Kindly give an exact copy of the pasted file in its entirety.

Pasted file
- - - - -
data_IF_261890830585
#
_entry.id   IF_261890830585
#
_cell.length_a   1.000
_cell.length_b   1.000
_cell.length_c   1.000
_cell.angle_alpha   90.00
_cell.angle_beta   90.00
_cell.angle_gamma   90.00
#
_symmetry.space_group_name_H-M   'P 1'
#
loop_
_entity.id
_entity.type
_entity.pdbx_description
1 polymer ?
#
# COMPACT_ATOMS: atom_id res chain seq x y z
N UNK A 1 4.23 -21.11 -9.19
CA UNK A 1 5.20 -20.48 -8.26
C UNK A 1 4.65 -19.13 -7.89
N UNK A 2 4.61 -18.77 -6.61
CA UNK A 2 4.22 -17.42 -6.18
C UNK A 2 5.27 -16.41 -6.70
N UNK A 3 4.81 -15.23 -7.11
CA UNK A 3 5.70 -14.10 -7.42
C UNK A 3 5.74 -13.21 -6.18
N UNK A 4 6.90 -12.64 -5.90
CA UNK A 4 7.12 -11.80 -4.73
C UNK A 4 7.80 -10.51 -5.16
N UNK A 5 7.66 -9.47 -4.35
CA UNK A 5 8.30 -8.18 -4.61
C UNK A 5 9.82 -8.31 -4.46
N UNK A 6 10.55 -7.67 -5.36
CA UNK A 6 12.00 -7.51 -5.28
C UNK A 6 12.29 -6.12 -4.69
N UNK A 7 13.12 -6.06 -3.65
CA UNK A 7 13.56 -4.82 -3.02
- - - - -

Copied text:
data_IF_261890830585
#
_entry.id   IF_261890830585
#
_cell.length_a   1.000
_cell.length_b   1.000
_cell.length_c   1.000
_cell.angle_alpha   90.00
_cell.angle_beta   90.00
_cell.angle_gamma   90.00
#
_symmetry.space_group_name_H-M   'P 1'
#
loop_
_entity.id
_entity.type
_entity.pdbx_description
1 polymer ?
#
# COMPACT_ATOMS: atom_id res chain seq x y z
N UNK A 1 4.23 -21.11 -9.19
CA UNK A 1 5.20 -20.48 -8.26
C UNK A 1 4.65 -19.13 -7.89
N UNK A 2 4.61 -18.77 -6.61
CA UNK A 2 4.22 -17.42 -6.18
C UNK A 2 5.27 -16.41 -6.70
N UNK A 3 4.81 -15.23 -7.11
CA UNK A 3 5.70 -14.10 -7.42
C UNK A 3 5.74 -13.21 -6.18
N UNK A 4 6.90 -12.64 -5.90
CA UNK A 4 7.12 -11.80 -4.73
C UNK A 4 7.80 -10.51 -5.16
N UNK A 5 7.66 -9.47 -4.35
CA UNK A 5 8.30 -8.18 -4.61
C UNK A 5 9.82 -8.31 -4.46
N UNK A 6 10.55 -7.67 -5.36
CA UNK A 6 12.00 -7.51 -5.28
C UNK A 6 12.29 -6.12 -4.69
N UNK A 7 13.12 -6.06 -3.65
CA UNK A 7 13.56 -4.82 -3.02